Lena Dunham has been coming up a lot lately in my therapy sessions.
I don’t feel safe in the world now that she’s out and about. Let me clarify: my work is not safe- my potential career is in jeopardy. We’re too damn similar and she beat me to the punch.
It seems inevitable that upon hearing of my upcoming feature film, DISPOSABLE LOVERS, people draw parallels between myself and Dunham. We’re both comedic writer/directors from New York who star in our own work, do not conform to the normal standard of beauty and take pleasure in exposing the humiliating/ non-glamorous elements of being young, impulsive and sexually adventurous. An old professor summed it best she exclaimed, “You’re the gay, Iranian Lena Dunham! That’s what you need to say when pitching yourself!”
All along in my pursuit of becoming a filmmaker, I’ve been blindly confident about one thing: the authenticity of my voice. But does Lena Dunham’s rise to rock-star level fame mean there’s no room for me in the mainstream? Does her existence automatically turn me into the cheap off-brand Lena Dunham? Will DISPOSABLE LOVERS end up premiering at the Hoboken Film Festival for Ambiguously Ethnic Women & The Gluten Intolerant and then be banished to the Gay & Lesbian section of Netflix? What is it about other people’s success that indicates your own failure?
Every season it starts with Sundance, then Berlin, SXSW and now even the Oscars. I’m watching, hoping more women are featured and given the attention they deserve and then when one shows up that resembles me in the slightest I’m filled with horrifyingly competitive negativity. The emotional journey starts “Yay! You go girl!” and drops down to “Yeah, the film was ok, but I could have done it better.”
Oh god, am I the next Toby Jones? Toby Jones is that actor who played Truman Capote in that 2006 Truman Capote movie. No, not CAPOTE, the one that was nominated for all those Oscars, the other Capote film that came out that year- the one that nobody saw. He went on play Hitchcock in the Hitchcock film that came out a few months ago. No, not the one called HITCHCOCK with Helen Mirren- the one that was made for TV and co-starred Sienna Miller.
Here’s the thing: I respect Lena Dunham’s work, when I’m not so busy envying the position she’s in and justifying why she’s there and I’m not. At first I went through a stage of searching for reasons the show isn’t worthy of the hype. The biggest complaint people seem to have is that the cast is entirely white and straight. I milked this for a while, but is it Dunham’s responsibility to make a series that represents the world as it should be? Her work is authentic to life as she experiences it and that includes a lot of white girls with a certain level of entitlement, naiveté and privilege. It’s true that most stories told on film and television speak to that audience exclusively, but I can’t blame Lena Dunham for that. Do I like the characters on the show? No, I think they’re all asses. But I see that as the point of the series, the humor of it. I’m along for the ride, I like how icky it gets and I’m compelled to see what’s going to happen next.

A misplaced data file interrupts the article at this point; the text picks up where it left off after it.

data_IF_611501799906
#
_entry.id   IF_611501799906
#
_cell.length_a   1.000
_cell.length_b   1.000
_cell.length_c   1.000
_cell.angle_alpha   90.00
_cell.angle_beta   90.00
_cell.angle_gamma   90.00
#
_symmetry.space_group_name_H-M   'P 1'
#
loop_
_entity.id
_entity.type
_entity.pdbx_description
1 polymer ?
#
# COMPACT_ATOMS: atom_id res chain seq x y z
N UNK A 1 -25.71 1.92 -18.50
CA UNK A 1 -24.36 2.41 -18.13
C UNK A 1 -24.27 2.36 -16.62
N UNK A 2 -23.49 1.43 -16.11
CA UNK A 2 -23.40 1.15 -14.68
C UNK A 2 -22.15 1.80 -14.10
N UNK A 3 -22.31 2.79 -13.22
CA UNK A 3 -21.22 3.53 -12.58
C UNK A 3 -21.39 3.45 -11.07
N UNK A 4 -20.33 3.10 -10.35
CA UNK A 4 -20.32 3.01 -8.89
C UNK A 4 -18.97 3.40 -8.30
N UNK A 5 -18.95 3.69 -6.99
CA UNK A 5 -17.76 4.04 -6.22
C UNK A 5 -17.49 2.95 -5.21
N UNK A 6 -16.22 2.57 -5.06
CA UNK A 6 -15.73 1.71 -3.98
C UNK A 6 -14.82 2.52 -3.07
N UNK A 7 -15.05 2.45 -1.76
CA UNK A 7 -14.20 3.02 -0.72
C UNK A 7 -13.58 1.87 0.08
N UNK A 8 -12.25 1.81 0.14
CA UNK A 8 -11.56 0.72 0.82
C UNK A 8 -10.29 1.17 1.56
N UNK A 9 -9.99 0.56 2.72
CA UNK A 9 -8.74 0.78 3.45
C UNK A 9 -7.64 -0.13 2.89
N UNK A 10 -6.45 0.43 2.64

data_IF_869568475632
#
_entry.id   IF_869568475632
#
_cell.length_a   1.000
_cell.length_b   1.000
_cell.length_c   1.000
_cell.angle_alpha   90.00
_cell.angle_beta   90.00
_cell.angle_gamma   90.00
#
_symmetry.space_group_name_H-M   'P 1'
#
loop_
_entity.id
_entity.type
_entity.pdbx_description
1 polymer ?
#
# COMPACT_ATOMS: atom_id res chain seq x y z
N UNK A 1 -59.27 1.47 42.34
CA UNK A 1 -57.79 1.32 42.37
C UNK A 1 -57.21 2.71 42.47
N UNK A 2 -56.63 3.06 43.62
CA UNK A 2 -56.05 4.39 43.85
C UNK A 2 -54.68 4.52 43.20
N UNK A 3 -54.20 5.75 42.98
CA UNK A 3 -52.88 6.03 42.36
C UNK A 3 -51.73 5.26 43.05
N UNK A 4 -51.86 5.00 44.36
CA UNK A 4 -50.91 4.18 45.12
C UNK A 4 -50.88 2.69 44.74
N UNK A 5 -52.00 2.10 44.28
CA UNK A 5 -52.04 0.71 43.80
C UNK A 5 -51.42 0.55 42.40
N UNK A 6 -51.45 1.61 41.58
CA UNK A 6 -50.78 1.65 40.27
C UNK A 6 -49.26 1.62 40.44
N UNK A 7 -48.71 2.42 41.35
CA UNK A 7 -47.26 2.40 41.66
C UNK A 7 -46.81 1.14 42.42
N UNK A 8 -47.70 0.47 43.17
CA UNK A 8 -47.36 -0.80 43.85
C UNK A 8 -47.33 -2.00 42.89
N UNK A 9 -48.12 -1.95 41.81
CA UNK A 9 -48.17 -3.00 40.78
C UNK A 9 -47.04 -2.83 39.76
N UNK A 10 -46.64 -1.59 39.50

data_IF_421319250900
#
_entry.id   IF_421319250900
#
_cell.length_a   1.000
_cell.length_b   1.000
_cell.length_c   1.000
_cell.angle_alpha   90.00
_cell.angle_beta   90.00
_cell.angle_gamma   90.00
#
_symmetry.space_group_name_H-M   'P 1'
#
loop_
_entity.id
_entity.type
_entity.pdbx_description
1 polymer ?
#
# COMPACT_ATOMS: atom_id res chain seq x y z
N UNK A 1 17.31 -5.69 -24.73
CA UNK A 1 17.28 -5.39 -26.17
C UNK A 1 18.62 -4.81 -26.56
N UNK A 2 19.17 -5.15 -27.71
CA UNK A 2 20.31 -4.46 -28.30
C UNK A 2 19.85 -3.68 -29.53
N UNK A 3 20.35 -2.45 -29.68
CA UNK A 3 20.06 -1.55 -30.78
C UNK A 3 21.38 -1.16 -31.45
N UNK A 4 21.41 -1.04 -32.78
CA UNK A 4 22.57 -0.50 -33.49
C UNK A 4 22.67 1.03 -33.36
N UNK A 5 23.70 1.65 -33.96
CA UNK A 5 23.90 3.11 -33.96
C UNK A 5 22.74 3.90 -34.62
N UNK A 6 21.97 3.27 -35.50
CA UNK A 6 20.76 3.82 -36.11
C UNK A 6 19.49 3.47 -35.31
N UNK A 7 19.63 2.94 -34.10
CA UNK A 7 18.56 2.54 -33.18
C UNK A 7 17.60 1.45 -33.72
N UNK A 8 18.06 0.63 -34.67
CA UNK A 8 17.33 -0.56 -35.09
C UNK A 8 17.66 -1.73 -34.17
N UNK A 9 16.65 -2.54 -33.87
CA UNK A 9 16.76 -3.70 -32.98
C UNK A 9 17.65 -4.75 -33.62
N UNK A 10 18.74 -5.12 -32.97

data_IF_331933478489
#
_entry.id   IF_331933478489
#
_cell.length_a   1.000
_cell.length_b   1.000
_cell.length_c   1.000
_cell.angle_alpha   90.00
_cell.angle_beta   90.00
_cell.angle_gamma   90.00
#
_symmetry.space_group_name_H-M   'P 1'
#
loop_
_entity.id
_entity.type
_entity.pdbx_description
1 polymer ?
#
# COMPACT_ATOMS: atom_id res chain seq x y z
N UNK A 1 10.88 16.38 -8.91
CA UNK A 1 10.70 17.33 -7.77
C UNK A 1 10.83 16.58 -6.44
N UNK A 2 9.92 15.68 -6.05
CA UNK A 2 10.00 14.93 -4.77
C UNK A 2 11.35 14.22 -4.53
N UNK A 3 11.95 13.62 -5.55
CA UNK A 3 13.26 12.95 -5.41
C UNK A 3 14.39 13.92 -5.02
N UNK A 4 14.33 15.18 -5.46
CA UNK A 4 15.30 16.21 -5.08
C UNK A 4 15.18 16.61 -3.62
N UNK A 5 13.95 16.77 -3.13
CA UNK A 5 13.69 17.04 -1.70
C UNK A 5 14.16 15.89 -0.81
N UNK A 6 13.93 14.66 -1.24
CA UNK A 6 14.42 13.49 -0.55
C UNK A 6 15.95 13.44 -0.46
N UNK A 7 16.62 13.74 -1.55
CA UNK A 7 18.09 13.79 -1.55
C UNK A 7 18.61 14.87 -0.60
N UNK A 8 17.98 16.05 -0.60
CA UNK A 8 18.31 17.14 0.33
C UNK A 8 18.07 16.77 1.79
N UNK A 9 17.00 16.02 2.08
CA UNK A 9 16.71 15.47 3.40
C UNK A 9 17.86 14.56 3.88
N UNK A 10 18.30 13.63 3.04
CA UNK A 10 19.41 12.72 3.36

I’ve experienced female filmmakers play a very strange push/pull game with each other. It goes: “Yay, I’m so happy for you, congrats! (Please die!)” There’s a passage from Tina Fey’s memoir Bossypants that stuck with me, “People are going to try to trick you. To make you feel that you are in competition with one another. ‘You’re up for a promotion. If they go for a woman, it’ll be between you and Barbara.’ Don’t be fooled. You’re not in competition with other women. You’re in competition with everyone.”
This competition, is it self-imposed? There’s no cap on the number narrative films that depict the plight of the slightly overweight, average-looking middle-aged curmudgeon who can’t seem to make it work with the women in his life. Yet the moment a female-driven project begins to garners major attention there’s a silent understanding that there’s less room for the rest of us.
I can only speak for myself here, I don’t know if other female filmmakers feel this way. Perhaps I’m insane and this is just my own neurosis, which has flourished under the tutelage of my very competitive family. This year, during the Oscars memorial montage, my father turned to me with tears in his eyes, “Desi, they died to make room for you!” This is his way of showing support, but in my mind it’s confirmation that there are a limited number of spaces in successful adult world and others must DIE to enable me to reach the top.
Instead of holding myself up against her, perhaps I need to focus on how inspired I am by her journey. Lena Dunham is a hard worker. She made a film (for peanuts) that was compelling and funny enough to garner the right attention, and she did it on her own. Perhaps if we were to put in just a little of the energy spent in this unspoken dick-measuring-contest into being fans of each other’s work and then minding our own fucking business then this feeling of jealousy/competition would dissipate.
Being who I am, I never imagined it would be possible to experience world-wide success. The fact that someone whose work parallels mine is on the cover of Rolling Stone scares the shit out of me- the fantasy is both so close and so much farther away. You make the work you do on blind faith that if it’s good enough, you can carve out a space for yourself as a working filmmaker. If it’s good it really won’t have mattered that Lena Dunham dealt with similar subject matter, because that’s what good work does, it stands apart.
That said, thank god she’s not Iranian or bisexual otherwise I’d have to cut her.